Referring to FIGS. 4 and 5, a device 48 illustrating another embodiment of the invention is shown comprising a bimetallic element 50 fixed between the controlled body 34 and a thermal conducting support 52 which contacts the heat sink 36 directly. The rate at which heat is dissipated from the controlled body is controlled by the area contact between the body and the bimetallic element 50. In FIG. 4 the minimum contact area position is illustrated which offers maximum resistance to the dissipation of heat from the controlled body to the heat sink. As the temperature of the heat sink increases, the right end of the bimetallic element 50 moves upwardly to progressively increase its contact area with the controlled body 34 until it reaches a position of maximum contact area as illustrated in FIG. 5. In this position it offers the least resistance to the dissipation of heat from the controlled body to the heat sink. An intermediate position of bi metallic element 50 is shown in brokenline in FIG. 4.

As previously mentioned, the invention is applicable to systems incorporating both a variable thermal resistance and an auxiliary controllable heater. Such a system is shown in FIG. 6, utilizing a variable thermal resistance device 48 which is fundamentally the same as that illustrated in FIGS. 4 and 5 and, therefore, need not be described in detail.

Positioned on heat sink 36 beneath the free end of bimetallic element 50 is a pad 54 of electrically non-conductive material supporting a contact button 56 which, in conjunction with another contact button 58 on the end of the bimetallic element, makes up a single pole, single throw switch.

A controllable heater, diagrammatically shown at 60, and a power source, represented by battery 62, are connected in series circuit through conductor 64 bimetallic element 50, and conductor 66, the circuit being complete when the bimetallic element is in its lowermost position so that contact 58 closes on contact 56. Thus, the activation of controllable heater 60 coincides with the attainment of the maximum thermal resistance condition of device 48. Separate, conventional means, not shown, can be provided to regulate the thermal output of heater 60 as required. While a direct switching system is shown in the interests of simplicity, it will be appreciated that a switching relay may be interposed to avoid passing substantial electrical currents through bimetallic element 50 and contacts 56, 58.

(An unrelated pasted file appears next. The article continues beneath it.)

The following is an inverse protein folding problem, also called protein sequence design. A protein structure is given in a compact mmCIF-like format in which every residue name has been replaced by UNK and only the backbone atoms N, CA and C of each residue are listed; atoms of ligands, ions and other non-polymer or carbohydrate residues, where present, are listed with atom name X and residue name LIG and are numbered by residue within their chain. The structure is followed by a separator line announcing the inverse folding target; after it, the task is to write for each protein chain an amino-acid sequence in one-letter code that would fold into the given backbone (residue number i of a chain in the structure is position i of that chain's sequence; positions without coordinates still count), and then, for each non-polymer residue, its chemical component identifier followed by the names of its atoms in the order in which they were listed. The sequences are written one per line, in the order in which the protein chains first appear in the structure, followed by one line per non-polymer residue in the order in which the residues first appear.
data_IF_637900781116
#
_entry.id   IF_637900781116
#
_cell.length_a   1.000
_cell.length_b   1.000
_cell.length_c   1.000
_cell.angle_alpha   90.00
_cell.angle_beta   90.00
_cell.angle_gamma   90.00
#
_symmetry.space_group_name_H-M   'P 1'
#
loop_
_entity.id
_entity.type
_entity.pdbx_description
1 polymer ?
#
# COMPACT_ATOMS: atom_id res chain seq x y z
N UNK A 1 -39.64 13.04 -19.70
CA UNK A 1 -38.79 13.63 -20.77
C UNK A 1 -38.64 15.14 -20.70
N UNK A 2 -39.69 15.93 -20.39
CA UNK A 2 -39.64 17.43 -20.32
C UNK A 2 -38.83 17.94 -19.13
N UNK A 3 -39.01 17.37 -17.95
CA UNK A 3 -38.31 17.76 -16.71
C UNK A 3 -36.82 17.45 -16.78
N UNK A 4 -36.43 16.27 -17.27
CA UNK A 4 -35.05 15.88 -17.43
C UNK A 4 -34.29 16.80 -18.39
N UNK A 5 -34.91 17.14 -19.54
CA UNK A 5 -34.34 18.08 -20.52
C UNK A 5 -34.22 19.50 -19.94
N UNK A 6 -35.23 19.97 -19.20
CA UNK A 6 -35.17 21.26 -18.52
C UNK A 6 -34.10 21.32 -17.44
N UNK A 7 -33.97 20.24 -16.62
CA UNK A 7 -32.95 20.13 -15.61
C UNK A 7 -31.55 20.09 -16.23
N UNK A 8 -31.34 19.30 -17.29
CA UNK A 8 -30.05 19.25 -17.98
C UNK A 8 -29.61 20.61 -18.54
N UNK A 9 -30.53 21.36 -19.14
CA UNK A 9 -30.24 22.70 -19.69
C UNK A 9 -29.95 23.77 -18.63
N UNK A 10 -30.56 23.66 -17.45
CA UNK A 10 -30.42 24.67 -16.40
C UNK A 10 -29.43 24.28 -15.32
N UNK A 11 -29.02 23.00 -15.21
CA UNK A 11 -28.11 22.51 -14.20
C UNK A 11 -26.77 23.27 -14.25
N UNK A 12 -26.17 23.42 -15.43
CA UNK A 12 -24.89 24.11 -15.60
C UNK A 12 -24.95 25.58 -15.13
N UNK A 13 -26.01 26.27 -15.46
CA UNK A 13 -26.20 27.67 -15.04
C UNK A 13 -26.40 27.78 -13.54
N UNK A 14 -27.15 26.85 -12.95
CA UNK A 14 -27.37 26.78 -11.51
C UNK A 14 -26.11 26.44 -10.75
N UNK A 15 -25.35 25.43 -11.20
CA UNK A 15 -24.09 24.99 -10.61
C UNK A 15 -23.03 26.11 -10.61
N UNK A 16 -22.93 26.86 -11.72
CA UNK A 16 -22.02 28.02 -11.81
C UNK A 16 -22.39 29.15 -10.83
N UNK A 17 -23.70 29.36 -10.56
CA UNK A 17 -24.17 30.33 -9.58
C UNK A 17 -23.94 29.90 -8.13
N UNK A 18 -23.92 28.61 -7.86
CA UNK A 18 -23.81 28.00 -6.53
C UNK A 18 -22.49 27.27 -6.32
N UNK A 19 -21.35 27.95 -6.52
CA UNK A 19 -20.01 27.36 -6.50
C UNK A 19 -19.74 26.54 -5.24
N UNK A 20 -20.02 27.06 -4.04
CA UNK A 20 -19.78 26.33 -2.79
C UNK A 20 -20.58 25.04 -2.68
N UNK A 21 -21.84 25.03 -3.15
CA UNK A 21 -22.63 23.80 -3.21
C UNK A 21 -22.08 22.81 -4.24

While it will be apparent that the embodiments of the invention herein disclosed are well calculated to fulfill the objects of the invention, it will be appreciated that the invention is susceptible to modification, variation and change without departing from the proper scope or fair meaning of the subjoined claims.

What is claimed:

1. In combination, a controlled body including a source of heat, generated at substantially constant rate, a heat sink having an uncontrolled temperature which is normally lower than the permissible operating temperature of the controlled body, and variable thermal resistance means thermally connecting said controlled body to said heat sink for dissipating the heat from the controlled body to the heat sink at a controlled rate, said variable thermal resistance means being controlled by the temperature of said heat sink, the thermal resistance of said variable thermal resistance increasing when the temperature of the heat sink decreases and decreasing when the temperature of the heat sink increases.

2. The invention as defined in claim 1 wherein the variable thermal resistance varies in a manner to maintain the rate of dissipation of heat from said controlled body substantially constant whereby the operating temperature of said controlled body is maintained substantially constant.